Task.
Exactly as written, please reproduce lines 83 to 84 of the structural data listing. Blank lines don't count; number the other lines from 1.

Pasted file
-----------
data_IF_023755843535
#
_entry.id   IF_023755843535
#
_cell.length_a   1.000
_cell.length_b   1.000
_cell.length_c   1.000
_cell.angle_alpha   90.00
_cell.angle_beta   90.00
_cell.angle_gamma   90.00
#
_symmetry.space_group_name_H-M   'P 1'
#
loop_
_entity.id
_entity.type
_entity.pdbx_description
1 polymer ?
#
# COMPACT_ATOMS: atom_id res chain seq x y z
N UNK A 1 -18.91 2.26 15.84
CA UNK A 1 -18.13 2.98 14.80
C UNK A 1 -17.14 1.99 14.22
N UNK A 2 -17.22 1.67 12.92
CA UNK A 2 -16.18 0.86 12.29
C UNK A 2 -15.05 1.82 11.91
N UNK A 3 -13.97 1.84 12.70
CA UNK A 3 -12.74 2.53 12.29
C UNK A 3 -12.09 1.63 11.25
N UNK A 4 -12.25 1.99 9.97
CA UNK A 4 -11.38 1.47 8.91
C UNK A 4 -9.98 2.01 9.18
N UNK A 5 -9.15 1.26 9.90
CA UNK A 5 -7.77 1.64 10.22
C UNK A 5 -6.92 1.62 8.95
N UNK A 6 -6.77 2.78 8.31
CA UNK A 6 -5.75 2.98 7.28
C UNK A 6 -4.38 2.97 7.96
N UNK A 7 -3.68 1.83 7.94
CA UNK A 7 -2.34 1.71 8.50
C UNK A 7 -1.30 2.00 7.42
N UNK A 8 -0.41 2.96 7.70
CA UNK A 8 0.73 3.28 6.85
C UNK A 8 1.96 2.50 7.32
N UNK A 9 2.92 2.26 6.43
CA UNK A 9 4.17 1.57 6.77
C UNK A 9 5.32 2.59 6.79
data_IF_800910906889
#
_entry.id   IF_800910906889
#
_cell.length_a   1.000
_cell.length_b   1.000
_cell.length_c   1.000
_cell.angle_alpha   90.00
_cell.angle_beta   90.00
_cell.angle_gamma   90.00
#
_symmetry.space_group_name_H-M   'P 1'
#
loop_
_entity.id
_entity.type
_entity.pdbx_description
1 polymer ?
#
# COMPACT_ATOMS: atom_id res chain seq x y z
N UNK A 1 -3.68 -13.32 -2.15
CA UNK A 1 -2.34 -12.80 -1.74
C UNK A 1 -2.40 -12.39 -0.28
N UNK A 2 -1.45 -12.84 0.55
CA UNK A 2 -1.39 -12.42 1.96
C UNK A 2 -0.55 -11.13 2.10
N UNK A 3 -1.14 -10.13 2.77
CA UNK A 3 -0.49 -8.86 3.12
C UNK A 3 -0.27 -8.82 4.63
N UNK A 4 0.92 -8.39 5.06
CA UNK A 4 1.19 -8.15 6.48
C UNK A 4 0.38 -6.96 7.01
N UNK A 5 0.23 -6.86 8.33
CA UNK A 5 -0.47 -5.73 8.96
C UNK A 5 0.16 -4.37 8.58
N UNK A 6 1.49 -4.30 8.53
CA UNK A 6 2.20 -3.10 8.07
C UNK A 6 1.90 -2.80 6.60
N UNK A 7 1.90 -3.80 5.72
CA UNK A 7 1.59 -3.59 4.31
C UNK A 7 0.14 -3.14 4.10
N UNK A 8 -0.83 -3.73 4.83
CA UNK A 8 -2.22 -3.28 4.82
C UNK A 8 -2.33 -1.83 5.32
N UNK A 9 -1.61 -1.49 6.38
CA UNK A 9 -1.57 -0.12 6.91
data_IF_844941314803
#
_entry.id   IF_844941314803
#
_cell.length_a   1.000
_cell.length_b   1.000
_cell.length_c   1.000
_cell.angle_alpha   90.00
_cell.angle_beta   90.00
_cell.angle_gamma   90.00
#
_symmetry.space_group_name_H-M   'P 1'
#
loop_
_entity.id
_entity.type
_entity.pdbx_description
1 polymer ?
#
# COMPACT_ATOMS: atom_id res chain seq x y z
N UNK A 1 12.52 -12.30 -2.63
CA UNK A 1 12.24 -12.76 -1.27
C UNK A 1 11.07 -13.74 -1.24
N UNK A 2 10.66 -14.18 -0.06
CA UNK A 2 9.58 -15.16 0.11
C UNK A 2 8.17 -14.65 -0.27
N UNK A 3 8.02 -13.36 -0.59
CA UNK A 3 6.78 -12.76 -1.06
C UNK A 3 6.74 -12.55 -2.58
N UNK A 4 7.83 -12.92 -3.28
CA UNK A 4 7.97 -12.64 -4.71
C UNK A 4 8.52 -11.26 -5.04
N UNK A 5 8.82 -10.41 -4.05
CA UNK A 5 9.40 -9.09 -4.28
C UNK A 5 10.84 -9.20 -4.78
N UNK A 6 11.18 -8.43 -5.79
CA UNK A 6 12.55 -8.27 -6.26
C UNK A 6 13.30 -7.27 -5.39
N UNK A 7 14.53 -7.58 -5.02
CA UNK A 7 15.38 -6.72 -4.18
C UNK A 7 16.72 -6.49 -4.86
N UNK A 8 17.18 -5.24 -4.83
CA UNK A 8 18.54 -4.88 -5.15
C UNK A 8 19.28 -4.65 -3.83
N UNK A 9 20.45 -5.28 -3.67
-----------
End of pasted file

N UNK A 6 1.49 -4.30 8.53
CA UNK A 6 2.20 -3.10 8.07